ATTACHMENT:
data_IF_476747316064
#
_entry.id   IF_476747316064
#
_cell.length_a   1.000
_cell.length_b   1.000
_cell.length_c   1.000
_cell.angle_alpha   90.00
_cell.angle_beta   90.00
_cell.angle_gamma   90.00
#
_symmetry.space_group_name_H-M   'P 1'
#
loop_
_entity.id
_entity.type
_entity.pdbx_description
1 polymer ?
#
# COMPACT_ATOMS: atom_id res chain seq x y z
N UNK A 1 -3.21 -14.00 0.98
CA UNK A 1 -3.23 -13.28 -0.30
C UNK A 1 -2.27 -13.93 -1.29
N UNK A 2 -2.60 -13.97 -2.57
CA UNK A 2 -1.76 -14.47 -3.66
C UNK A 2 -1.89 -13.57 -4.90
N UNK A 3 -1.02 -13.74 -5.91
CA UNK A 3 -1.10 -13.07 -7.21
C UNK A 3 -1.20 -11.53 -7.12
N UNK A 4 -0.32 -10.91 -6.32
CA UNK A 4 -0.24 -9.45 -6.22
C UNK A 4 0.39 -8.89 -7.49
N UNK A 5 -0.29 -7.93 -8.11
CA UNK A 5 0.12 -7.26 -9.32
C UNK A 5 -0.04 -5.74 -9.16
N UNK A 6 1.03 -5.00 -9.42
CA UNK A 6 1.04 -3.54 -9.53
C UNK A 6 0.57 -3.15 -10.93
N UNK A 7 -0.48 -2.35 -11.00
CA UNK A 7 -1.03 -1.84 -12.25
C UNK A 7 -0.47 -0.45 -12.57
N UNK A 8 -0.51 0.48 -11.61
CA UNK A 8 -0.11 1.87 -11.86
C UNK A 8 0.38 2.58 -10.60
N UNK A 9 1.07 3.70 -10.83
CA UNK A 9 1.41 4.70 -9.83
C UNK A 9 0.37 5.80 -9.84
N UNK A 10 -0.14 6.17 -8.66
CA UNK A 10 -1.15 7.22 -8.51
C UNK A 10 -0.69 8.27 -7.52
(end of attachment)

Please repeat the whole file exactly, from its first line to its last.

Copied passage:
data_IF_476747316064
#
_entry.id   IF_476747316064
#
_cell.length_a   1.000
_cell.length_b   1.000
_cell.length_c   1.000
_cell.angle_alpha   90.00
_cell.angle_beta   90.00
_cell.angle_gamma   90.00
#
_symmetry.space_group_name_H-M   'P 1'
#
loop_
_entity.id
_entity.type
_entity.pdbx_description
1 polymer ?
#
# COMPACT_ATOMS: atom_id res chain seq x y z
N UNK A 1 -3.21 -14.00 0.98
CA UNK A 1 -3.23 -13.28 -0.30
C UNK A 1 -2.27 -13.93 -1.29
N UNK A 2 -2.60 -13.97 -2.57
CA UNK A 2 -1.76 -14.47 -3.66
C UNK A 2 -1.89 -13.57 -4.90
N UNK A 3 -1.02 -13.74 -5.91
CA UNK A 3 -1.10 -13.07 -7.21
C UNK A 3 -1.20 -11.53 -7.12
N UNK A 4 -0.32 -10.91 -6.32
CA UNK A 4 -0.24 -9.45 -6.22
C UNK A 4 0.39 -8.89 -7.49
N UNK A 5 -0.29 -7.93 -8.11
CA UNK A 5 0.12 -7.26 -9.32
C UNK A 5 -0.04 -5.74 -9.16
N UNK A 6 1.03 -5.00 -9.42
CA UNK A 6 1.04 -3.54 -9.53
C UNK A 6 0.57 -3.15 -10.93
N UNK A 7 -0.48 -2.35 -11.00
CA UNK A 7 -1.03 -1.84 -12.25
C UNK A 7 -0.47 -0.45 -12.57
N UNK A 8 -0.51 0.48 -11.61
CA UNK A 8 -0.11 1.87 -11.86
C UNK A 8 0.38 2.58 -10.60
N UNK A 9 1.07 3.70 -10.83
CA UNK A 9 1.41 4.70 -9.83
C UNK A 9 0.37 5.80 -9.84
N UNK A 10 -0.14 6.17 -8.66
CA UNK A 10 -1.15 7.22 -8.51
C UNK A 10 -0.69 8.27 -7.52